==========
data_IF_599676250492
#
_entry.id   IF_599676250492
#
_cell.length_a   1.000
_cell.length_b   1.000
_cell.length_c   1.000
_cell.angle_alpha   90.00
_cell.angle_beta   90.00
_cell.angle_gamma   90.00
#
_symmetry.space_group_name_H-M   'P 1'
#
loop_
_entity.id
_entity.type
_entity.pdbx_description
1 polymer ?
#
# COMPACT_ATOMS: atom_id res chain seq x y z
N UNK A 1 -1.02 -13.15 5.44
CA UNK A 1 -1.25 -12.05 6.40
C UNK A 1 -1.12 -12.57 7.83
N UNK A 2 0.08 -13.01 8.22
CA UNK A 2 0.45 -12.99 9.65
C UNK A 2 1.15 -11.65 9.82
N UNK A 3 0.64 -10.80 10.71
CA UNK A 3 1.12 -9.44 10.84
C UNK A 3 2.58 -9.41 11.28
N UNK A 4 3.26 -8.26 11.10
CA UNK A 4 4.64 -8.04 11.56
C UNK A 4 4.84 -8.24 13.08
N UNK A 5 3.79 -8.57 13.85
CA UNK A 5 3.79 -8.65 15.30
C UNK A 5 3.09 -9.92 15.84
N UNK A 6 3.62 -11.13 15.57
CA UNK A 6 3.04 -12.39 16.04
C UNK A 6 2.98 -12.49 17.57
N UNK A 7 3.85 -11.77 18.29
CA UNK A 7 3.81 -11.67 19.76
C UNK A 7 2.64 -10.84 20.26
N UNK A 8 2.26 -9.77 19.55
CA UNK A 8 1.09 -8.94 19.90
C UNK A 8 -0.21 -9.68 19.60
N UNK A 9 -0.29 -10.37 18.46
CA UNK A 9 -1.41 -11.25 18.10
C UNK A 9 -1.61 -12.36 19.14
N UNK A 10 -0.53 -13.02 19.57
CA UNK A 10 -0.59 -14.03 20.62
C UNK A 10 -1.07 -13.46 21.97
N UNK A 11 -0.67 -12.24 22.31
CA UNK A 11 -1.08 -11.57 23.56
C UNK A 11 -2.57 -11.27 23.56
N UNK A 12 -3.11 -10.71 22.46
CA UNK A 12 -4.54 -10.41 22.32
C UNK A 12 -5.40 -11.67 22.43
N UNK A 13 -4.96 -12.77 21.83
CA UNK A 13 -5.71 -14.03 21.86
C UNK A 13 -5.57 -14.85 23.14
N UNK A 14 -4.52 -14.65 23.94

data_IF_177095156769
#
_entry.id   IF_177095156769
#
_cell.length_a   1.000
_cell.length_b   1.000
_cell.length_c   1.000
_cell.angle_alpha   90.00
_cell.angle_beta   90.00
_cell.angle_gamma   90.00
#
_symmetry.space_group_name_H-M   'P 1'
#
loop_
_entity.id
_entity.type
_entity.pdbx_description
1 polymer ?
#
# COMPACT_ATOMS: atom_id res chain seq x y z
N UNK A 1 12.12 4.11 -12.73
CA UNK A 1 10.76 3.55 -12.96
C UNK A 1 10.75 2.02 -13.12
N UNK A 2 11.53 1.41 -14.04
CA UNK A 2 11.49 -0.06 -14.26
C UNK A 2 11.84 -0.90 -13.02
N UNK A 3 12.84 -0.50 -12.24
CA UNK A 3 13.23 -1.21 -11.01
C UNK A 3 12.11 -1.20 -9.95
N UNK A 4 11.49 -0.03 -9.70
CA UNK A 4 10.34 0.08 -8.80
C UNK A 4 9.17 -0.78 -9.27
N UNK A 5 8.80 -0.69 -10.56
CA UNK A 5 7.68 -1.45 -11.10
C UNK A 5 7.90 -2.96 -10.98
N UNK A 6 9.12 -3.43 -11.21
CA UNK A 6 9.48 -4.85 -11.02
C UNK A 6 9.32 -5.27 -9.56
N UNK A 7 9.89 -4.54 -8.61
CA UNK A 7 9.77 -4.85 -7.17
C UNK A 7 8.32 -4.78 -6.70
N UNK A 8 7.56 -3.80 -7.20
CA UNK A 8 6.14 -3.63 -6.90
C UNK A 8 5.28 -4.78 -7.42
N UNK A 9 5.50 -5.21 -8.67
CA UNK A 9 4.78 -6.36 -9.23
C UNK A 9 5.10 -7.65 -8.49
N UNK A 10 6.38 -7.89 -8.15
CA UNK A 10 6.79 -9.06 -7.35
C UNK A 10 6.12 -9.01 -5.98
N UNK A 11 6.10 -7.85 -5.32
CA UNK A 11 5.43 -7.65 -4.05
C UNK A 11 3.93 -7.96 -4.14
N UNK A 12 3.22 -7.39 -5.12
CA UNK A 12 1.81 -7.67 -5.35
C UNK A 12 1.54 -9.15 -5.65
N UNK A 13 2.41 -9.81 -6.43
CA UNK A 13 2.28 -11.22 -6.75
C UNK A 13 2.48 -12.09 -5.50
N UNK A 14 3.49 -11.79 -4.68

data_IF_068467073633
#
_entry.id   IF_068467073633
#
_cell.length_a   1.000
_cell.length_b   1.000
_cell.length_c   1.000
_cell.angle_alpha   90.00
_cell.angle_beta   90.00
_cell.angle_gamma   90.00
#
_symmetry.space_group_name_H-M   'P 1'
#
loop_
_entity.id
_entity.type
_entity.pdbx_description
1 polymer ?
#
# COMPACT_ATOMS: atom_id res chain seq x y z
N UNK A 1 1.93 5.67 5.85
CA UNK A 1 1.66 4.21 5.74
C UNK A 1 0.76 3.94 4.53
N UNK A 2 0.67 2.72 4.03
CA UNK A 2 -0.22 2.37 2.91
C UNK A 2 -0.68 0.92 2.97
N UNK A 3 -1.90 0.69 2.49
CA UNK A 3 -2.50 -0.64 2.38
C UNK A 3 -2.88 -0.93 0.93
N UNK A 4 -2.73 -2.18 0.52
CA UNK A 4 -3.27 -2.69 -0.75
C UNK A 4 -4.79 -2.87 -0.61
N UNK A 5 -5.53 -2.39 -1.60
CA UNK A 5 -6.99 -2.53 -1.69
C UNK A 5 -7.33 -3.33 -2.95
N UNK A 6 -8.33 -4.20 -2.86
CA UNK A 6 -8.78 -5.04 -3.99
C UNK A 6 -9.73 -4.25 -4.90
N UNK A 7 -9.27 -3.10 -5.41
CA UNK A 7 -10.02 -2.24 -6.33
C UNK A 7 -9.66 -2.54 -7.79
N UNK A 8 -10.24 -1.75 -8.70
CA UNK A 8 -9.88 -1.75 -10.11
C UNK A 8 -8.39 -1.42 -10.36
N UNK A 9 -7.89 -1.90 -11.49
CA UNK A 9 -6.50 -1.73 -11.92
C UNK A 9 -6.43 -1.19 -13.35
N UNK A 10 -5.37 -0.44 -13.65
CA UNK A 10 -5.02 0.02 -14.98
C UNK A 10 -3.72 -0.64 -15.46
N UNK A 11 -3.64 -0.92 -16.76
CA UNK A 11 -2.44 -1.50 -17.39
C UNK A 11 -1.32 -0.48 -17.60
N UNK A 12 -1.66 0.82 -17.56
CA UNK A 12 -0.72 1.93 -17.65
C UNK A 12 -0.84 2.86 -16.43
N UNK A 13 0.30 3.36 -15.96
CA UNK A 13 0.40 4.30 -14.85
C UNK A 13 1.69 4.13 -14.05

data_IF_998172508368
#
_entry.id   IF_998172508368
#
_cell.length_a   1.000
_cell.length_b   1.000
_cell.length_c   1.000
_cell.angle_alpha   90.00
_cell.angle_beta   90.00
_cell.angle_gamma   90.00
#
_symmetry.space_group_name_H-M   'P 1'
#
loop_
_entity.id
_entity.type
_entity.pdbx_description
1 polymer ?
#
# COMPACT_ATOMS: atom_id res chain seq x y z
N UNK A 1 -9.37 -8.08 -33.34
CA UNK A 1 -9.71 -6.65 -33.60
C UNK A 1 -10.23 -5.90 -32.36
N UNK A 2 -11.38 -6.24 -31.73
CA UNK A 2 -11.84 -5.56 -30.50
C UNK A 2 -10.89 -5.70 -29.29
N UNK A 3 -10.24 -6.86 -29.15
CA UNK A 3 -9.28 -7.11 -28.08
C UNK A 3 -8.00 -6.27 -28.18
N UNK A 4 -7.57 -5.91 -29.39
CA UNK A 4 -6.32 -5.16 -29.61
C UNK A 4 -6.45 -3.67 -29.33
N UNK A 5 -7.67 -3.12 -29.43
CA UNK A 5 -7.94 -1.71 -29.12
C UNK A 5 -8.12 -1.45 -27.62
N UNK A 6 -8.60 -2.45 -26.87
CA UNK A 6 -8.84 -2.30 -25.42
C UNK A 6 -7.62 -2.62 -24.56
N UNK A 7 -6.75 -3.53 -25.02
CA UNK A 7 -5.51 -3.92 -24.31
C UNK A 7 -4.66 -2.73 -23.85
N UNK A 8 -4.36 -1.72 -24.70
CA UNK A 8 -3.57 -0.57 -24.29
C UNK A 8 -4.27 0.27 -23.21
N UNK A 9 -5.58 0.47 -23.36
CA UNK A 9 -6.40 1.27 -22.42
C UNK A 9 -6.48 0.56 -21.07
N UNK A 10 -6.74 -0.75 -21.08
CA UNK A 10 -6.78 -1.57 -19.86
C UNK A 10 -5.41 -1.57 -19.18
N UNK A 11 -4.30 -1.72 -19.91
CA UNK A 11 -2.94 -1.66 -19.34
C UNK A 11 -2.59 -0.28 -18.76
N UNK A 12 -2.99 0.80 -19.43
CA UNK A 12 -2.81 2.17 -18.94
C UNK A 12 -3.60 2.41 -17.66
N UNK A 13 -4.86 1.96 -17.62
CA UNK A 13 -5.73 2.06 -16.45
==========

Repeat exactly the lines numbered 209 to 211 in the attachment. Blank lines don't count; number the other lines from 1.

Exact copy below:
N UNK A 4 -7.57 -5.91 -29.39
CA UNK A 4 -6.32 -5.16 -29.61
C UNK A 4 -6.45 -3.67 -29.33